Ask a Pro March/April 2023

March 30th, 2023 by Nathan Hobbs

Leveling Up Window Tinting

By Mike Burke

When I talk to window tinters across the country, one of their complaints is that people don’t treat us as professionals. I’ve dealt with this myself. When I started 30 years ago, window tinting wasn’t as mainstream as it is today. My friends even saw my profession as beneath theirs.


I built a house in a wealthy part of town and was constantly looked down on by the “country club crowd.” Things have gotten better since then, but public perception of our industry is still low compared to many others.

How can we fix that? First of all, take an honest look in the mirror. One reason tinters aren’t treated as professionals is that many of us aren’t. The first element of this is appearance: if you walked into a lawyer’s office and were greeted by a guy wearing an old Metallica t-shirt who hadn’t shaved in four days, would you give him your business, or would you turn around and go somewhere else?

Why do we think it’s okay for us to run our businesses that way? Comfortable clothing is important while we are on our feet doing manual labor, but a collared shirt with a company logo is just as comfortable as an old t-shirt, and you look more legitimate. Pants made from technical fabrics are lint-free, dry quickly and look more professional than jeans.

Client Interaction

The second factor is client interaction. When a customer calls looking for information, do you answer the phone distracted with a heat gun running in the background, or do you have a friendly, attentive receptionist who can answer questions and book appointments? If someone texts, do you respond in three words—two of them misspelled—or do you have an informative response ready to go, complete with information about your shop and the experience the customer can expect if they choose to do business with you?

When a customer enters your shop, do you conduct your business in the corner of the work bay? Or do you have a comfortable waiting room with various kinds of seating, a place to plug in a phone or laptop, a clean bathroom and maybe some complimentary beverages?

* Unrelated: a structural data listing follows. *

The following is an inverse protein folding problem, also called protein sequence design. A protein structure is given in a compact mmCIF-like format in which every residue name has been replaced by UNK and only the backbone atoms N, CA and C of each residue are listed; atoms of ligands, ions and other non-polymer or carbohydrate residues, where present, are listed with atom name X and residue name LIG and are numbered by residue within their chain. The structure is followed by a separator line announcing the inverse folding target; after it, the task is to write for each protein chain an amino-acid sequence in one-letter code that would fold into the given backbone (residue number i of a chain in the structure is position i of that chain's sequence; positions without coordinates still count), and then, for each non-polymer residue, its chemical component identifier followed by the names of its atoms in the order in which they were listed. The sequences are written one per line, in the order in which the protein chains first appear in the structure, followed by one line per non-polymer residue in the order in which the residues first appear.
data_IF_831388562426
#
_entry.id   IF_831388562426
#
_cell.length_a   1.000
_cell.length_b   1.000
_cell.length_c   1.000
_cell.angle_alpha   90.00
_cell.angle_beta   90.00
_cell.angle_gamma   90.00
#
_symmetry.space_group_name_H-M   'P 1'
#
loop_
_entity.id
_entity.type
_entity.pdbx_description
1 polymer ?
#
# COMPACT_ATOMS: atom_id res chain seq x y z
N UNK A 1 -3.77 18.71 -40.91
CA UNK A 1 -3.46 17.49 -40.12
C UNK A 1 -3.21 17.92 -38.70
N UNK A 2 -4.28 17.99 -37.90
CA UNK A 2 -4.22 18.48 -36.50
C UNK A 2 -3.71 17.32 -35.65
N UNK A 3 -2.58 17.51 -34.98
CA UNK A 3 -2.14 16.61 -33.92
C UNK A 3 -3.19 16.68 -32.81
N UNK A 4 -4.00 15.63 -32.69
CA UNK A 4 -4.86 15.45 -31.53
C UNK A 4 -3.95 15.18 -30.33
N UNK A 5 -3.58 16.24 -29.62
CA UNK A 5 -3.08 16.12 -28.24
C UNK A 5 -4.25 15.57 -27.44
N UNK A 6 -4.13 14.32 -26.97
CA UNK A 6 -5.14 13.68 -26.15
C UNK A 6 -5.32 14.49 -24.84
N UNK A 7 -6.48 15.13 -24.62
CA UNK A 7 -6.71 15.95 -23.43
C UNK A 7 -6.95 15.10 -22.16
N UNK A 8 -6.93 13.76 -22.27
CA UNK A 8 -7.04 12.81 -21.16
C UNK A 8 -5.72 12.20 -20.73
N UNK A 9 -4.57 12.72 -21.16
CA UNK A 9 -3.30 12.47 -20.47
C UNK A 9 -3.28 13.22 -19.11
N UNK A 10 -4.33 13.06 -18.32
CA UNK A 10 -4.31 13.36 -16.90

These small touches go miles toward giving people the impression that your business is a professional one. If you were in the market for a new car, would you be more likely to pay top dollar to someone selling out of a dilapidated garage or a dealer with a pristine showroom?

Finally, many tinters I know are disconnected from their communities. We all live on social media, paying attention to what other tint shops across the country are doing. That can be great, but the real networking value is local.

Join a Business Network International group, shave, dress nicely and tell people what you do. Explain why everyone can benefit from tinting their car, whether they want the windows dark or not. Tell them how tint can improve their Tesla’s battery life. Ask them if they’ve ever heard of architectural film and how it can save them money on energy bills.

Mike Burke has worked in the window film industry for 33 years. His company, Sun Stoppers, has more than 63 locations in 19 states and offers residential and commercial tint and decorative film services as well as automotive tint, paint protection, and ceramic coatings. If you have a question for Burke to tackle in a future column, email him at

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